So here we are still in London, and not in Norfolk as planned - J has a cold. No matter; it's good to be at home after a week of rushing around Europe. And I always love the reflective period before Easter itself. Very happy, in looking for images to accompany my review of the Dvořák Requiem on Thursday, to have rediscovered a masterpiece which stunned me when we spent Christmas in Prague back in 1990, the altarpiece from the Vyšší Brod Monastery. My Czech friend Jan reminded me of it in sending a postcard of the above, taken from the depiction of Christ in the garden of Gethsemane.
The mourners at the cross are expressive, too.
We spent an hour and a half of contemplation on that theme yesterday afternoon in Westminster Abbey. Our dear Spanish friend María Jesús wanted to meet up, and though I fear we let her in for a longer ritual than any of us had expected, I hope she found it a treat. Anyway, we did get to chat over tea afterwards. That's Giotto's great crucifixion on the order of service cover, of course.
Certainly it was surprising to find that the congregation queueing and then packed in around the central tower didn't consist of casual tourists, but a plethora of believers (among which I do not count myself, however much I take from the Passion narrative). Indeed, the number of folk wanting to venerate the cross meant the whole service took much longer than expected (the Communion was more streamlined, with priests serving both aisles). Never come across this business before - nor has J, with his Catholic upbringing - and found it all a bit mumbo-jumbo-y, but then I guess so are the rituals which I've grown up with since I was a choirboy, and I say the Creed without a second thought.
The order of service cannily embraced a diversity of styles and nations - plainsong, Lutheran and Anglican hymns, and composers Spanish (Victoria - the central St John Passion, in which 'composition' is not much present, but it was splendidly delivered by two tenors, bass and choir), Italian (Lotti) and Austrian (Bruckner). Much as I love anthems like Locus iste, which we sang at Stephen Johnson's and Kate Jones's wedding, I blush to say I didn't know the latter's Christus factus est, and it's a masterpiece, covering so much of the composer's mature style in such a short span. The Westminster Abbey Choir sang it with magnificent fervour in the climaxes. Here it is performed by, of all things, a Japanese high school choir, and very well, though you need to look away from the gurning individual among the boy-men...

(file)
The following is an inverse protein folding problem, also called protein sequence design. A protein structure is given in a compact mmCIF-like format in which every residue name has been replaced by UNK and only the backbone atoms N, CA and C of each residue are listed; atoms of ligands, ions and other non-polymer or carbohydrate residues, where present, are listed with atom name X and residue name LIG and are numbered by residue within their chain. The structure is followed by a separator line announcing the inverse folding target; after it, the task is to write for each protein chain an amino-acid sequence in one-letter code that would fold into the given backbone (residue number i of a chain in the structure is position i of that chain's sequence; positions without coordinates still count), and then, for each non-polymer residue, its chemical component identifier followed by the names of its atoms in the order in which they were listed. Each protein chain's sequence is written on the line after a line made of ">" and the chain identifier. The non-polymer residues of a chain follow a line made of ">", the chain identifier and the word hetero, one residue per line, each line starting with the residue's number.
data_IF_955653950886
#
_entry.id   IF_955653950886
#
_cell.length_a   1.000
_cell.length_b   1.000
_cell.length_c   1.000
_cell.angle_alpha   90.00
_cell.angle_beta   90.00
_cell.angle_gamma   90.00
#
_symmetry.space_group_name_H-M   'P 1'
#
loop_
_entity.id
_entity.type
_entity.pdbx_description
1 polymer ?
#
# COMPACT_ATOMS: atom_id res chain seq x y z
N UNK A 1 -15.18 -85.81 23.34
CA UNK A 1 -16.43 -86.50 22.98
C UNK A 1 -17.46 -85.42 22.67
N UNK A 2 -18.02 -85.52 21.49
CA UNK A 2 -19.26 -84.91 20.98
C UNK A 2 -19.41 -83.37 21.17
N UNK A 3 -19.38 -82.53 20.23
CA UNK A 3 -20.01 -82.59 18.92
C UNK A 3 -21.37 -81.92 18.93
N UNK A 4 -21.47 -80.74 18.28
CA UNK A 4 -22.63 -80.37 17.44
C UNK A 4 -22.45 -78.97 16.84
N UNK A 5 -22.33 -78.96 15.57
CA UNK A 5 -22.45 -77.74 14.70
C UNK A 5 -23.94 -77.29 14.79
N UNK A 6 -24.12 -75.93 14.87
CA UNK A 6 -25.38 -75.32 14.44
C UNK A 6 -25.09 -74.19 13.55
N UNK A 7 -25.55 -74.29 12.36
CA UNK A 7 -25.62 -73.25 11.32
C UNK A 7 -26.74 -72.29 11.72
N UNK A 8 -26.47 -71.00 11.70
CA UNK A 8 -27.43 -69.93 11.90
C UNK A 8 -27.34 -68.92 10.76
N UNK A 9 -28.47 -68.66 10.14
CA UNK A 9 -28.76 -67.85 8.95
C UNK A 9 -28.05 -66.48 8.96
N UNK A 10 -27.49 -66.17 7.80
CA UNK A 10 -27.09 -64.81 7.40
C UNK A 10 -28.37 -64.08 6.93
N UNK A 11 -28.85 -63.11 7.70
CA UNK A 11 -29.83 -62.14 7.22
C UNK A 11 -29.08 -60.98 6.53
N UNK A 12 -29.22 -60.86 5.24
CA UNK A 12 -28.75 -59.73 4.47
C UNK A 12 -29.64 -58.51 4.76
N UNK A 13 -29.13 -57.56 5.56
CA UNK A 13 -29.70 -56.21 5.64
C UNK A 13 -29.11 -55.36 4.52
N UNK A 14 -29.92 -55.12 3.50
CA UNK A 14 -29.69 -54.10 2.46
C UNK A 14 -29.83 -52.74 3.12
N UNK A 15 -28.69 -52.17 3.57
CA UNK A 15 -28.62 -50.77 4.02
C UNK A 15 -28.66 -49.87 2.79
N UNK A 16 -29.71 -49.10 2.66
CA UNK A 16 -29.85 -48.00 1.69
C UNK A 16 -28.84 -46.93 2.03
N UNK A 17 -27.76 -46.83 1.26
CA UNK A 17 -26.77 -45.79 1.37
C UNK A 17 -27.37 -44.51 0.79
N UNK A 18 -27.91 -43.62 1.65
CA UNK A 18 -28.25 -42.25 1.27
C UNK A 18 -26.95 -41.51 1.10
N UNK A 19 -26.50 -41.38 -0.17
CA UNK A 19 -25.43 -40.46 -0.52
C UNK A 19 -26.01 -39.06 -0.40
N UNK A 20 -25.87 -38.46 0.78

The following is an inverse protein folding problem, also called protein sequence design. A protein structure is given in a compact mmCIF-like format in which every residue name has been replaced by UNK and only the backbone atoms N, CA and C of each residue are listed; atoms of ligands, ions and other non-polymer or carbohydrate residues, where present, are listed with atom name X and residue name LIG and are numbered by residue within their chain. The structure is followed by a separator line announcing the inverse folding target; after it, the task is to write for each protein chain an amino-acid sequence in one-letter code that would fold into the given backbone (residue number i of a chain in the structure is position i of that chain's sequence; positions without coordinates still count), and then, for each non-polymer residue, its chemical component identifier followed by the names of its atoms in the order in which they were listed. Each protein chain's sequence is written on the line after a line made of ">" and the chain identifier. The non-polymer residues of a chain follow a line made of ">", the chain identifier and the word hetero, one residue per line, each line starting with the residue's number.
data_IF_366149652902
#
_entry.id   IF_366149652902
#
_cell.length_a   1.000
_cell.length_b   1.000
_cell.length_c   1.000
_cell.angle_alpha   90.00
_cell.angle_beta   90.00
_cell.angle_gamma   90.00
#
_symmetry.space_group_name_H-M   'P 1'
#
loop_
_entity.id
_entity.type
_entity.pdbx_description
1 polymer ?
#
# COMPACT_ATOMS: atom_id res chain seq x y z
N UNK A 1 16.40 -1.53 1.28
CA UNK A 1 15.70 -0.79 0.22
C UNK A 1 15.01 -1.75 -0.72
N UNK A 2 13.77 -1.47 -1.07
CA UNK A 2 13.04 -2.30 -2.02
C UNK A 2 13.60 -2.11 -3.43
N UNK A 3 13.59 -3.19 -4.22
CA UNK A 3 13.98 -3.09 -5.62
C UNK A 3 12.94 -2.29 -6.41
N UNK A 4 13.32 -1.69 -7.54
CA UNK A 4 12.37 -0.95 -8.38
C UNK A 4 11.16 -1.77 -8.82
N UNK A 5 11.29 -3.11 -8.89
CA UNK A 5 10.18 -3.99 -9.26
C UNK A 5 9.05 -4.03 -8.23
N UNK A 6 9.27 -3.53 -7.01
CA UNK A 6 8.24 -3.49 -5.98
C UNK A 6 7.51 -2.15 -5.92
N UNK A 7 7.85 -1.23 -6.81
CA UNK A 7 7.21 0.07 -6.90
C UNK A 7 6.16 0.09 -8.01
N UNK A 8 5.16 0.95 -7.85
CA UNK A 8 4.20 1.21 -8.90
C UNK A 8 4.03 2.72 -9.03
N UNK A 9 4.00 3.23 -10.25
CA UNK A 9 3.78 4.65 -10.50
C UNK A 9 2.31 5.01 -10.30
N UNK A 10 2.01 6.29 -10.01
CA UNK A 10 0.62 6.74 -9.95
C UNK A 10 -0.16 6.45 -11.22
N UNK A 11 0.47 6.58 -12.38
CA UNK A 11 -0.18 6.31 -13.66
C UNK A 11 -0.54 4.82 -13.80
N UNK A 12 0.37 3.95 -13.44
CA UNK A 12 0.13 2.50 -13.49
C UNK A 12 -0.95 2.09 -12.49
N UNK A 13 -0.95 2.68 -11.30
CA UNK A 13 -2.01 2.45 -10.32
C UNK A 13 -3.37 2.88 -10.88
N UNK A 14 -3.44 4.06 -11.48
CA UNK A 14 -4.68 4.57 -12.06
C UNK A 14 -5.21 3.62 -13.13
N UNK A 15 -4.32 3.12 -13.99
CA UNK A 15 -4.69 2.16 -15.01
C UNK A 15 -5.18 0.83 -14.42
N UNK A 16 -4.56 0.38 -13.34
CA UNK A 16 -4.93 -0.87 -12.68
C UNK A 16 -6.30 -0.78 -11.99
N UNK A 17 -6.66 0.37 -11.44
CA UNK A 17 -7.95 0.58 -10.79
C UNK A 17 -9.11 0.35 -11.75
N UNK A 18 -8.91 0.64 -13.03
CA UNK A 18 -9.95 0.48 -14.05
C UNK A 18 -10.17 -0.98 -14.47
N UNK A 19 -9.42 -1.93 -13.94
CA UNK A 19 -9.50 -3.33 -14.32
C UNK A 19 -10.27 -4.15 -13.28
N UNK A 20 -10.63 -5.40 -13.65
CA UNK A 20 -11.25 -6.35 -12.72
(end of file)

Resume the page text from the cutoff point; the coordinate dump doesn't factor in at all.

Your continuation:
Some of the details in John 18 and 19 took me by surprise. Hadn't realised, for instance, that Pontius Pilate did what he could to avert the sacrifice. And this I love: 'When Jesus saw his mother and the disciple whom he loved standing beside her, he said to his mother: "Woman, here is your son." Then he said to the disciple: "Here is your mother". And from that hour the disciple took her into his own home.'
On which note, there's a marvellous poem on the Stabat Mater theme by Joseph Brodsky in his Nature morte. I came across it as the third of Estonian-based, Ukrainian-born composer Galina Grigorjeva's settings gathered together under the same name. It was high time I listened to the disc by the Estonian Philharmonic Chamber Choir which had been sitting here for too long. Grigorjeva calls the poem 'Who are you,' and here it is.
Mary now speaks to Christ:
'Are you my son? - or God?
You are nailed to the cross.
Where lies my homeward road?
'Can I pass through my gate
not having understood:
Are you dead? - or alive?
Are you my son? - or God?'
Christ speaks to her in turn:
'Whether dead or alive,
woman, it's all the same -
son or God, I am thine.'
Alas, this setting isn't available on YouTube, but there's a marvellous film there which includes the second setting, 'The Butterfly,' remarkable especially for capturing Grigorjeva's spirit as she talks to the choir about it. I'm waiting for her score of the new and remarkable Vespers I heard premiered in the Niguliste (Church-)Museum last week by the stupendous Vox Clamantis choir. She sent me a very polite email saying she couldn't send it or hand it over just yet because she'd noticed some mistakes. A composer of obvious and rare integrity.
Finally, a few more seasonal flora shots from the cycle home after the service yesterday - tulips in the meadow arrangement in front of Clarence House
and wisteria backed by white lilac - both out already - in Launceston Place, the magical street which runs parallel to Gloucester Road.